5. city contracts to provide parks and rec. services to county areas
6. revenues from commercial uses (vendors)
7. non-resident vs. resident
1. maintenance and operations contracted vs. in-house
2. ADA and CPSC compliance
3. golf: pitch and putt, youth
4. active representation and review on DRB process
5. are existing parks districts realistic in terms of allocation of park resources within the city?
Public Opinion Survey
The survey consisted of 610 instruments sent by mail to randomly selected addresses within the City of Flagstaff.
The results of the survey can be used as an indicator of parks and recreation preferences of the people of Flagstaff. Survey data provided a balance to the input received at the Public Forums, which emphasized team sports. The Survey reflected a wider range of recreational interests in the community. As shown on the Activity Participation Chart, frequent participation (once per week) in activities such as soccer, softball, basketball, and baseball was limited to 25 percent or fewer of the total respondents for each activity. In the case of preferred comparable spending levels, respondents were interested in spending more on swimming pools, natural area preserves, and children's playgrounds, and spending less on golf courses and handball/racquetball courts. On all responses, the numbers represent percent of total responses to each question.
The following were rated as important to very important:
|Providing safe park and recreation areas||85.6%|
|Protecting open space from development||67.9%|
|Providing more recreation programming for children||60.6%|
|Modifying existing parks to meet the interests and needs of Flagstaff residents||60.1%|
|Providing bicycle paths and trails||55.1%|
|When asked to identify choices on how to operate parks and recreation
facilities, the following were selected:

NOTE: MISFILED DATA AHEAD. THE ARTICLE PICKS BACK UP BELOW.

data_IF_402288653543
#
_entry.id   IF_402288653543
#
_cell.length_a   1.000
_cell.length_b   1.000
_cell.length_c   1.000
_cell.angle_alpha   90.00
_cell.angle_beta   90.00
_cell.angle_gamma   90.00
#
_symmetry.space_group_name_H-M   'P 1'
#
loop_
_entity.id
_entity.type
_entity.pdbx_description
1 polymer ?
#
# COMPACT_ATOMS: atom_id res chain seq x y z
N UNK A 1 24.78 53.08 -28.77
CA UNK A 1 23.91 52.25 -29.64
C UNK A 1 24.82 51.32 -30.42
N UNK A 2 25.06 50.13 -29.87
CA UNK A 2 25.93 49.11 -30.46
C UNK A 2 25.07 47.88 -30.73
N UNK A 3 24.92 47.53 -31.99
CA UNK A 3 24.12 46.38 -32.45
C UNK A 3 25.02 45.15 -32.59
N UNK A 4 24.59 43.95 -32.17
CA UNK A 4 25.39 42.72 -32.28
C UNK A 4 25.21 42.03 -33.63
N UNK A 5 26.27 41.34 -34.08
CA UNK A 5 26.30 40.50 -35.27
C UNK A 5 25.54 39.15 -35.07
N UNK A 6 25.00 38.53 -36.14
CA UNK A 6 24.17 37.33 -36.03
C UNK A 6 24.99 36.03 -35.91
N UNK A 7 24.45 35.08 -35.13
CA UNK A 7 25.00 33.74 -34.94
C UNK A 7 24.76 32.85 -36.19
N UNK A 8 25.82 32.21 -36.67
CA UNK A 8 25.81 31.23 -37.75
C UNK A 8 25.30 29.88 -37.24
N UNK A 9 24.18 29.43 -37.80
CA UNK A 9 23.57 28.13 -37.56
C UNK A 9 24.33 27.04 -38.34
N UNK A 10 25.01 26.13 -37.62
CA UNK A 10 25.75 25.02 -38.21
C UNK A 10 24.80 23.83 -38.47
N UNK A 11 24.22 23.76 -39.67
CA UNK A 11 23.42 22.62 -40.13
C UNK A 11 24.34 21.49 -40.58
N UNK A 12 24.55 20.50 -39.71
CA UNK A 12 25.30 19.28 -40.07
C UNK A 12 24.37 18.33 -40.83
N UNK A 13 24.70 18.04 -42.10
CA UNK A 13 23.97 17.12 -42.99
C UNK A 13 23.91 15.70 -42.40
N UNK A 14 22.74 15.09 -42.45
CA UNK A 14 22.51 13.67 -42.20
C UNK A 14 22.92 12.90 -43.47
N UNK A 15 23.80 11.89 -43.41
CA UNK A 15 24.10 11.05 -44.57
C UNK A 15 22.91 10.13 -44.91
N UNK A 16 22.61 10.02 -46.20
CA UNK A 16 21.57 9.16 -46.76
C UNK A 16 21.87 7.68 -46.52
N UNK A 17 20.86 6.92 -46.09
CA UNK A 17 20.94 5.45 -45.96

|Half to three-quarters of a park being left open and natural was preferred by 64.6 percent of respondents.|
|Most respondents felt that 25 to 50 percent of the cost of providing recreation facilities should be borne by the facility users.|
|In response to the question about recreation activities most frequently participated in, walking, hiking, bicycling, soccer, and softball (in that order) were mentioned most.|
|158 households responded to the survey, with a total number of 438 residents. This represents an average of 2.77 persons per household.|
|Survey respondents were evenly distributed in terms of length of residence in Flagstaff.|
Top Ten Recreaton Activities in Flagstaff
In addition to calculating the community-wide LOS, several other important data points can be extracted from the citizen survey. It is important to the City to understand the distribution of participants and non-participants within the population. Based on the survey, 75 percent of those respondents are users of the park and recreation resources. While their personal activities vary considerably, they are participating in recreation activities and programs, and are important stakeholders in the planning process.
The next level of the survey data analysis is to look at what recreation activities Flagstaff citizens participate in most frequently. As a consistency check, comparison of two questions reveals most frequent recreation activities. Question 2 asked respondents to 'list the number of people in your household who were a participant or spectator in the activities listed below in the past year." Four choices of frequency of participation were given: once per year (occasional), once per month (moderate), once per week (frequent), and never participate. The top activities listed were: